Boris Johnson and Matt Hancock have congratulated themselves that the NHS did not actually collapse in the face of the massive first wave of Covid-19 infections that they had allowed to happen. It is a bitter irony that NHS England, having been fragmented and commodified by a coterie of enthusiasts for US health care systems, such as Stevens, has resulted in its reaching a condition in which the accusations levelled at NICE and at the NHS by US cheerleaders for private health care – that they represent not just a systematic restriction of the free market, but a denial of the dignity and rights of service users – can at last seem to have some truth in them. Advanced Care Directives have been tarnished (13). From now they should carry a health warning: “This directive could seriously damage your health, as it can be interpreted as an invitation to institutionalised abandonment.”
(1) Front. Public Health, 29 May 2020 | https://doi.org/10.3389/fpubh.2020.00256 COVID-19 UK Lockdown Forecasts and R0. Greg Dropkin, Independent Researcher, Liverpool, United Kingdom
(2) Guardian, 31st May, 2020, Felicity Lawrence, Juliette Garside, David Pegg, David Conn, Severin Carrell and Harry Davies. “How a decade of privatisation and cuts exposed England to coronavirus.”
(3) Letter from Chief Executive Sir Simon Stevens & Chief Operating Officer Amanda Pritchard
to Chief executives of all NHS trusts and foundation trusts, CCG Accountable Officers,
GP practices and Primary Care Networks, Providers of community health services, NHS 111 providers, 29 April 2020.
4) Office for National Statistics, Statistical bulletin
Deaths registered weekly in England and Wales, provisional: week ending 22 May 2020
Provisional counts of the number of deaths registered in England and Wales, including deaths involving the coronavirus (COVID-19), by age, sex and region, in the latest weeks for which data are available. 2nd June, 2020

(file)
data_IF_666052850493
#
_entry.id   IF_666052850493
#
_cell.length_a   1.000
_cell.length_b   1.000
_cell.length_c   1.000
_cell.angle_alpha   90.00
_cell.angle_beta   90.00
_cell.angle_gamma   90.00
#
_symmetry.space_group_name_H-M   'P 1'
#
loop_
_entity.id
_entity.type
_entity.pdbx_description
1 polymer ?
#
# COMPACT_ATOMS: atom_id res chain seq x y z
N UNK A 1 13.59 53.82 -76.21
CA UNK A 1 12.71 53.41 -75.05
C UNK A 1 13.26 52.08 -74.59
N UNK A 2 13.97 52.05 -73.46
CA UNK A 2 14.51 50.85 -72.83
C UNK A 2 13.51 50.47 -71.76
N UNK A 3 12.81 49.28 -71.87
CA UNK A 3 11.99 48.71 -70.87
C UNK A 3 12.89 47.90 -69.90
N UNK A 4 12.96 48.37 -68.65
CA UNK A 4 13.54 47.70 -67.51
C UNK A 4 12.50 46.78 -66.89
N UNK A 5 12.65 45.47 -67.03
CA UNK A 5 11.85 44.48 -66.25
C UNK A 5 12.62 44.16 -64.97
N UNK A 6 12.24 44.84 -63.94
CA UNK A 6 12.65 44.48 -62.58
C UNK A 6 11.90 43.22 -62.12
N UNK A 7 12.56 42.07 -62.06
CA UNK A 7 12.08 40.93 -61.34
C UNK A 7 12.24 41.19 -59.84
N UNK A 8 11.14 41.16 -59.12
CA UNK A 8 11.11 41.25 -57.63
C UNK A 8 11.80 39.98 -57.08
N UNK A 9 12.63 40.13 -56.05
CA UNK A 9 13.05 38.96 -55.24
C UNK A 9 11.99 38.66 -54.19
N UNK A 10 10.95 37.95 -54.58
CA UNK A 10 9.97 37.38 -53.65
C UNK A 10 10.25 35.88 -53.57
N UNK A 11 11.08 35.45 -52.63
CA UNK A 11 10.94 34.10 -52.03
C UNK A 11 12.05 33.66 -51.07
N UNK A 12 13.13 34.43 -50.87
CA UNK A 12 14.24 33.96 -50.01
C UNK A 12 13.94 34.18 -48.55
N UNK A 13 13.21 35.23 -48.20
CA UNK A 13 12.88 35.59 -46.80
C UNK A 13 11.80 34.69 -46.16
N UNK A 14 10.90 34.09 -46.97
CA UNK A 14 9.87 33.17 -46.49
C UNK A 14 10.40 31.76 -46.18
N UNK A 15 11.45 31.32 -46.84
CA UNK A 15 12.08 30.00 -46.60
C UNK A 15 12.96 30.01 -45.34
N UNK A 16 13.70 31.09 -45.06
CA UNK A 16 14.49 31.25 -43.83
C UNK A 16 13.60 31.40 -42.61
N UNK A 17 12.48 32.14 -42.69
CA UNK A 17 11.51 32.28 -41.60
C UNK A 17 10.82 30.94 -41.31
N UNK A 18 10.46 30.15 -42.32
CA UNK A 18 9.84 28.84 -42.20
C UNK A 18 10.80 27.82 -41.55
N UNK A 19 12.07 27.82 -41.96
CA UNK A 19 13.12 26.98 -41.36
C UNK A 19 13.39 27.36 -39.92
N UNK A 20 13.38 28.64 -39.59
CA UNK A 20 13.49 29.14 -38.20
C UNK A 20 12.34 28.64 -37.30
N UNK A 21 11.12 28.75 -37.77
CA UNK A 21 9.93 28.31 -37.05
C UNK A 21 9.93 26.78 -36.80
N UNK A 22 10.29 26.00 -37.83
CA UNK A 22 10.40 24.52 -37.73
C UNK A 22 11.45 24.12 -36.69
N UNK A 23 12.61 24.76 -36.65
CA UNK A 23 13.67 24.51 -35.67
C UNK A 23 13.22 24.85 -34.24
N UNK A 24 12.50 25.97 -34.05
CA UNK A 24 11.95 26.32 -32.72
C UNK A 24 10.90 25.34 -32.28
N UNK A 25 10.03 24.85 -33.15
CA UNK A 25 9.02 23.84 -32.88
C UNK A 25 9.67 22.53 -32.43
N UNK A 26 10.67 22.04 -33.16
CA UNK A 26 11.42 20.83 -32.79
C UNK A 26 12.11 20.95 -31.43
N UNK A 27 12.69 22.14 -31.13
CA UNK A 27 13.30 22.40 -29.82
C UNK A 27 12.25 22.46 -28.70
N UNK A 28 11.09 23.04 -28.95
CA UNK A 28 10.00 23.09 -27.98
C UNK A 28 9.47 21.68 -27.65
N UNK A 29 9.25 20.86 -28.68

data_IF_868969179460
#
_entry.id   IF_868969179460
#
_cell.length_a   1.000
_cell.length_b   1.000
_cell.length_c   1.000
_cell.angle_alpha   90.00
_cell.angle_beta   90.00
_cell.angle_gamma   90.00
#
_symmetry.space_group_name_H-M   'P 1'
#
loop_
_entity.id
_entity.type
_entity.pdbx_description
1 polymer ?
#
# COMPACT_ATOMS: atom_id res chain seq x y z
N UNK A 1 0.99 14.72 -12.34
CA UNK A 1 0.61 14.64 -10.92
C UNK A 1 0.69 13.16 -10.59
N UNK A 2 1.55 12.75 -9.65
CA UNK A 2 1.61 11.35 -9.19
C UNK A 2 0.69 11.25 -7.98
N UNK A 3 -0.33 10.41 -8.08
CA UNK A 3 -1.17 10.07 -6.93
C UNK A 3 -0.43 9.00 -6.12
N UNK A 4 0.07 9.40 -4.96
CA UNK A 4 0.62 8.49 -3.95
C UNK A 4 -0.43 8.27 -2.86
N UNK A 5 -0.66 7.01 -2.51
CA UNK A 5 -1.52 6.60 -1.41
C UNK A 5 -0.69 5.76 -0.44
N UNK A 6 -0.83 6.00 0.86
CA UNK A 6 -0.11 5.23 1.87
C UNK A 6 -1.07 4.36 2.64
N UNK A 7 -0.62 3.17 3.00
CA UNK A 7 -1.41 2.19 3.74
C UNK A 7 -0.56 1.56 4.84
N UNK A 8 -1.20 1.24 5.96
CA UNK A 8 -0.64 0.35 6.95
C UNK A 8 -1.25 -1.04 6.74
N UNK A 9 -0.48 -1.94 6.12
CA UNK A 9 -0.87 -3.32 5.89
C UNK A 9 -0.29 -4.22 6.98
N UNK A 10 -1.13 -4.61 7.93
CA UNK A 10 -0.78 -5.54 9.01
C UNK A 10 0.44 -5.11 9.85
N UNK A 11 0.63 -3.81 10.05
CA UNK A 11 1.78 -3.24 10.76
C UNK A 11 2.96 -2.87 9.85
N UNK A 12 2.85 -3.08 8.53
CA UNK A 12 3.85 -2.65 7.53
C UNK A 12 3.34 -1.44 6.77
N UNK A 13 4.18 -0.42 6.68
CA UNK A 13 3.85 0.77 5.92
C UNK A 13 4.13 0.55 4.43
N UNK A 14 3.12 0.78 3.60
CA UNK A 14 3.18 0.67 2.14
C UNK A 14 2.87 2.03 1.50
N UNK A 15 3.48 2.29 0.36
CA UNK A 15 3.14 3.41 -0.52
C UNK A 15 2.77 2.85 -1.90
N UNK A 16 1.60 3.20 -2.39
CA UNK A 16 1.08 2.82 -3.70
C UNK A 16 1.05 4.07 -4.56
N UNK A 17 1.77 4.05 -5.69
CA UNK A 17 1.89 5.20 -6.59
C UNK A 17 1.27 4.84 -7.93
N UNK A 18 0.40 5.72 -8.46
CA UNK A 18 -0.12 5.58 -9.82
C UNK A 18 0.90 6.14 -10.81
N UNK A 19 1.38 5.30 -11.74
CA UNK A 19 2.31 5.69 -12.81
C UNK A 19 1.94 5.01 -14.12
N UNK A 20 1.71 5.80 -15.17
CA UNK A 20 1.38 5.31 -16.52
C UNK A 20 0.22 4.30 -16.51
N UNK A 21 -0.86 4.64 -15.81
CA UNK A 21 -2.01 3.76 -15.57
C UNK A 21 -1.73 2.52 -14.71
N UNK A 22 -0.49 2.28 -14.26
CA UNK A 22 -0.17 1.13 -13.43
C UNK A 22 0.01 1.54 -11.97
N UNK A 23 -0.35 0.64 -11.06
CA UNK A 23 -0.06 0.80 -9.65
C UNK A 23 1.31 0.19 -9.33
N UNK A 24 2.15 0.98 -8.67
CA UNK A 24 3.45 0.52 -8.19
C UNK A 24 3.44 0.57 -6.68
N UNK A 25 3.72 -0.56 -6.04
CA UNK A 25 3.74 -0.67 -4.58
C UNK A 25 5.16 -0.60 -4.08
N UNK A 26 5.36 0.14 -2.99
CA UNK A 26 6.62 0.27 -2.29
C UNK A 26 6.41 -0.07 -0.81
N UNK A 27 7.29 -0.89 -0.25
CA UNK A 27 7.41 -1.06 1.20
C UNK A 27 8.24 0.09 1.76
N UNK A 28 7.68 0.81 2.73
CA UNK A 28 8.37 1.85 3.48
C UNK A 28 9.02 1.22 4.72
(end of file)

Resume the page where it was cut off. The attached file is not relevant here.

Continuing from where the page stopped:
“The year-to-date analysis shows that, of deaths involving the coronavirus (COVID-19) up to Week 21 (week ending 22 May 2020), 64.2% (28,159 deaths) occurred in hospital, with the remainder occurring in care homes (12,739 deaths), private homes (1,991 deaths), hospices (582 deaths), other communal establishments (197 deaths), and elsewhere (169 deaths).“
(5). Ruth Wilson Gilmore on Covid-19, Decarceration, and Abolition. Webinar by Haymarket Books 17 April 2020
(6) Mbembe, Achille (2003). “Necropolitics”. Duke University Press, 2011.
(7) COVID-19 rapid guideline: managing suspected or confirmed pneumonia in adults in the community
NICE guideline [NG165] Published date: 03 April 2020 Last updated: 23 April 2020
(8) COVID-19: Managing the COVID-19 pandemic in care homes for older people
Good Practice Guide. British Geriatrics Society 30 March 2020
(9) British Medical Association (BMA) Care Provider Alliance (CPA) Care Quality Commission (CQC) Royal College of General Practice (RCGP) 1st April 2020 A joint statement on advance care planning –
“The importance of having a personalised care plan in place, especially for older people, people who are frail or have other serious conditions has never been more important than it is now during the Covid 19 Pandemic.
Where a person has capacity, as defined by the Mental Capacity Act, this advance care plan should always be discussed with them directly. Where a person lacks the capacity to engage with this process then it is reasonable to produce such a plan following best interest guidelines with the involvement of family members or other appropriate individuals.
Such advance care plans may result in the consideration and completion of a Do Not Attempt Resuscitation (DNAR) or ReSPECT form. It remains essential that these decisions are made on an individual basis. The General Practitioner continues to have a central role in the consideration, completion and signing of DNAR forms for people in community settings.
It is unacceptable for advance care plans, with or without DNAR form completion to be applied to groups of people of any description. These decisions must continue to be made on an individual basis according to need.”
(10) Tudor Hart, J. (1971). “The Inverse Care Law”. The Lancet. 297: 405–412. doi:10.1016/S0140-6736(71)92410-X. PMID 4100731.
(11) City and Hackney CCG Bulletin for GPs, issued 1st May 2020, section on Advanced Care Planning.
(12) COVID-19 primary care guide to decision making around escalation priorities, advance care planning, palliation and end of life ,16th April 2020
The aim of this is a guide is to support GPs with advance care planning prior to COVID-19 infection. It also considers when to convey to hospital those patients who do not have a Coordinate My Care (CMC) plan in place but have a history that put then in the high-risk group with a degree of frailty. City and Hackney CCG, Homerton University Hospital Foundation Trust, and City and Hackney GP Confederation.
(13) British Geriatric Society. Did the UK response to the COVID-19 pandemic fail frail older people? 14th May 2020. Rowan H Harwood